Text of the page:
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Putting Together Your Own Gallery Exhibition

Article content by Les Picker & Robert Boyer:

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Putting on a gallery exhibition is both an exciting and exhausting experience. Image selection, post-processing, printing, matting, framing, and packing your framed prints are each mentally challenging tasks that require inordinate amounts of time and energy. 

I'm often surprised at a huge marketing opportunity that photographic artists pass up that would enhance both sales and reputation. After all, a successful gallery exhibition is not only about showcasing the prints themselves, but the opportunity to sell them and to enhance one's reputation in the highly competitive world of art prints. 

And, for most of of us who do our own printing, the opportunity is right in our hands!

The Catalog

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A good art exhibition should have a catalog of the images being presented. The catalog might include the name of the piece, its price and perhaps a brief description of the image, often accompanied by the image itself. 

Catalogs come in many shapes, sizes and formats. In many cases the catalog provides utilitarian value, an inventory of the art work to be primarily used by the gallery for reference. I see these catalogs as of limited value. Their limited accessibility minimizes their effectiveness. While it's certainly fulfills a necessary requirement, it does not take advantage of an immense marketing opportunity for the artist. Catalogs should use design and materials that reflect the feel and intent of the art they represent. They should also be widely distributed and worthy as a keepsake unto themselves. The goal of these ancillary materials, after all, should be to elevate the art pieces as a whole. 

How We Do It

For my latest exhibition, WildEarth: Monochrome, all our large format images were printed on Moab Entrada Natural, Moab Entrada Bright, and Moab Textured Rag, using Canon large format printers. In the interests of full disclosure, we are sponsored by Moab, but that mutual decision was based on our experience and love of their papers. As a senior photographer, and as my clients and students know, I am at a point where I would never agree to be sponsored by a product I did not believe in. 

Our Catalog

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For the WildEarth exhibit, we wanted to integrate the luscious papers themselves into the art experience for the patrons. We designed and printed the catalogs on Moab Entrada Bright 300GSM 13" x 19" sheets. We then scored the paper in the middle, creating a perfect fold. All it takes is a very light score with a brand new blade to achieve the crisp fold we sought.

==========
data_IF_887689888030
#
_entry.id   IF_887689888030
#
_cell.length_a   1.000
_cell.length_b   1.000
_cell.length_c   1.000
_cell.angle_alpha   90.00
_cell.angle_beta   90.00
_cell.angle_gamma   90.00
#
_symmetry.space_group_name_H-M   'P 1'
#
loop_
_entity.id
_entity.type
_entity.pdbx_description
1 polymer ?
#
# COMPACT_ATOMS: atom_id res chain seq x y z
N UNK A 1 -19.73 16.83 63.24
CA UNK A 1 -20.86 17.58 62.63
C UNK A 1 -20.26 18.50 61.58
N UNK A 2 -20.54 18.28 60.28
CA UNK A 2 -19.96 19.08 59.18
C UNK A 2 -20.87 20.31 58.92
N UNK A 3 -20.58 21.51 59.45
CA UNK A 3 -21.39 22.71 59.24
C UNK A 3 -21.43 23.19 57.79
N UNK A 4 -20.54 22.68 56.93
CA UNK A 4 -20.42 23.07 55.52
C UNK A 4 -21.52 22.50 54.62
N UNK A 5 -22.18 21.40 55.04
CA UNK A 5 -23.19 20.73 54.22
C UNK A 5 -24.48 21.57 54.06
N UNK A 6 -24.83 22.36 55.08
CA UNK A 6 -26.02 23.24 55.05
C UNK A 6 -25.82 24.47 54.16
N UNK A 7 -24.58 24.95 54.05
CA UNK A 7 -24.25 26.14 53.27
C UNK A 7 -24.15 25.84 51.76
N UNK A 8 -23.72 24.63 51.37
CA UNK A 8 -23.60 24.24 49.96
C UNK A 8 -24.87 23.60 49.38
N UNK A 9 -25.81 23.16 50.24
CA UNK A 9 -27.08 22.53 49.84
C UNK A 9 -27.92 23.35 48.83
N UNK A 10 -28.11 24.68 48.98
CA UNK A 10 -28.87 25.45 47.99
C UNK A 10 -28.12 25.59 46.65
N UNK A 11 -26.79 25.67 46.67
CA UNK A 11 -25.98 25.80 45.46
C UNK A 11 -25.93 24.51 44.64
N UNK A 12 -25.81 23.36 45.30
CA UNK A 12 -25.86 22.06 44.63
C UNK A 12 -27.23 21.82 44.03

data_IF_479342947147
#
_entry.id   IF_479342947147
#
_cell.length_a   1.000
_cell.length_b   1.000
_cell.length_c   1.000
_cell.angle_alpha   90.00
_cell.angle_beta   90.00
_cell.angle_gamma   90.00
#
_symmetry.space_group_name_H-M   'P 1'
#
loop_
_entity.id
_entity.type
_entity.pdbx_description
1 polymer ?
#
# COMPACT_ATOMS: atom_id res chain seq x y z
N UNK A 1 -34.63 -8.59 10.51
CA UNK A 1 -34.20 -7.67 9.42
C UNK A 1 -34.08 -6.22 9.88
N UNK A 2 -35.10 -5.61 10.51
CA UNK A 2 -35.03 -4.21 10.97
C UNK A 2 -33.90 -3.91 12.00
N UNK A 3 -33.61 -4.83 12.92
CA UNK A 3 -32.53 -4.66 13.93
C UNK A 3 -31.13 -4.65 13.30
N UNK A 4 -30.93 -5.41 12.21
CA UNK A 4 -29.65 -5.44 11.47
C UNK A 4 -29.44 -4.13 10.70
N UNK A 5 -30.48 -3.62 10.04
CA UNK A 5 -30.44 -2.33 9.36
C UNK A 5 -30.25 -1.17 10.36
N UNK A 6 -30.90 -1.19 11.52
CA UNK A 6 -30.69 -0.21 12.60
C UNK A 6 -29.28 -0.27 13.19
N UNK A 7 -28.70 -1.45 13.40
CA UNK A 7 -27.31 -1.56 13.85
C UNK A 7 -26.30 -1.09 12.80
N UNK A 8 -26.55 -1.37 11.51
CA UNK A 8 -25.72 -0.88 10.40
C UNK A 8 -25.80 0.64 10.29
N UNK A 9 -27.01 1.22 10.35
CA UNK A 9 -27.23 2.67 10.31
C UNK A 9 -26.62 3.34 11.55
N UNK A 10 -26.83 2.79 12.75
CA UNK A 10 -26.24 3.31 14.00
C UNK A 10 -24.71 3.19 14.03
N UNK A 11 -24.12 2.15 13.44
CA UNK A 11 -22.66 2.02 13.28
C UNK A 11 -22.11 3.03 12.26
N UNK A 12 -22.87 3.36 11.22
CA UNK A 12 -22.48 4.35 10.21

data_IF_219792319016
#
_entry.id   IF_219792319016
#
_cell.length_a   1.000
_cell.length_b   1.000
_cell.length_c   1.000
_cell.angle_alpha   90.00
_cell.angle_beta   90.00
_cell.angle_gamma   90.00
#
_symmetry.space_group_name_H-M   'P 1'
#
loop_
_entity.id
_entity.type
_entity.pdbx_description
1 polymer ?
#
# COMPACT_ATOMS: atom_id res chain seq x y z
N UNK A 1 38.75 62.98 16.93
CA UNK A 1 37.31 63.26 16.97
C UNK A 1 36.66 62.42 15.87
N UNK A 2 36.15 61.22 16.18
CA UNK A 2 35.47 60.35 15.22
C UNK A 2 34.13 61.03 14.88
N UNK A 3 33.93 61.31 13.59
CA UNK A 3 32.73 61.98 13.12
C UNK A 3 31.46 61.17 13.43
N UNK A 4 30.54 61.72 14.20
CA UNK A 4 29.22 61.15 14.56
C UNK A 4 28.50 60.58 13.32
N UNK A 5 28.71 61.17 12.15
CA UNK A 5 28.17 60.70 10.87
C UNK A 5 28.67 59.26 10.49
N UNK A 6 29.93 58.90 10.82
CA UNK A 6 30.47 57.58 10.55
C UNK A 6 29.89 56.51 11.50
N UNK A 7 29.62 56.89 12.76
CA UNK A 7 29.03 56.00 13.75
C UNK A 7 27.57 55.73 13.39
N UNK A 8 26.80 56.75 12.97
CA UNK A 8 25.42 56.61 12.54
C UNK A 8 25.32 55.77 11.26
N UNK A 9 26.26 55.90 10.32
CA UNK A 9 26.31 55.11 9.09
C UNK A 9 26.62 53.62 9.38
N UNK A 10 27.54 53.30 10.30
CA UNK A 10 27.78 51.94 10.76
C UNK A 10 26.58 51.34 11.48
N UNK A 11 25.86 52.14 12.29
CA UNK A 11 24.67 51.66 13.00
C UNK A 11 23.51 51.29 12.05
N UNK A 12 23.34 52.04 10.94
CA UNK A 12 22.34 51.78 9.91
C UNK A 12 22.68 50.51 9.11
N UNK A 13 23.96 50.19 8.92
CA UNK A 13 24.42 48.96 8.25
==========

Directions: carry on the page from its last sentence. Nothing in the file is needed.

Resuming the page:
Invitations To The Opening

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Similarly, we created accessory marketing materials that were both consistent with our artwork and integrated with the theme. These consisted of a small announcement/invitation and a set of four gallery cards. 

The invitations were printed 4-up on an 8.5" x 11" sheet of Entrada Natural 300GSM paper, utilizing both sides and then cut. For variety, we printed them with a dark and a light background. These were mailed to a select list of clients six weeks prior tot he Opening and were also placed in strategic locations in the gallery and other venues. 

Gallery Cards

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The gallery cards were actual copies of two of the wildlife images and two of the landscape images that were on display in the show. They were also printed on Entrada Natural 8.5" x 11" 300GSM paper, two to a sheet and then cut. The reverse side contained marketing material about Les Picker Fine Art Photography. 

It would be hard to describe the positive reaction we received at the Opening for the supporting materials (and thankfully for the fine art prints themselves!). There were literally dozens of people who commented on the feel and texture of the Moab Entrada paper and in at least two of the cases, that tactile sensation helped sell prints.  

Having supporting marketing materials that elevate the artwork and are consistent with their mood and feel are what museums and significant galleries do as a matter of course. As a small studio ourselves, we completely understand that most photographers do not have a dedicated person or team to do this. But that does not mean it should not be done. We look at the production of the artwork itself as just one step toward a successful gallery show. Yes, this is a difficult and laborious task, but the end result is both satisfying and, hopefully, financially rewarding. 

So, next time you are contemplating an exhibit of your artwork, think in terms of integrating the art with the marketing materials.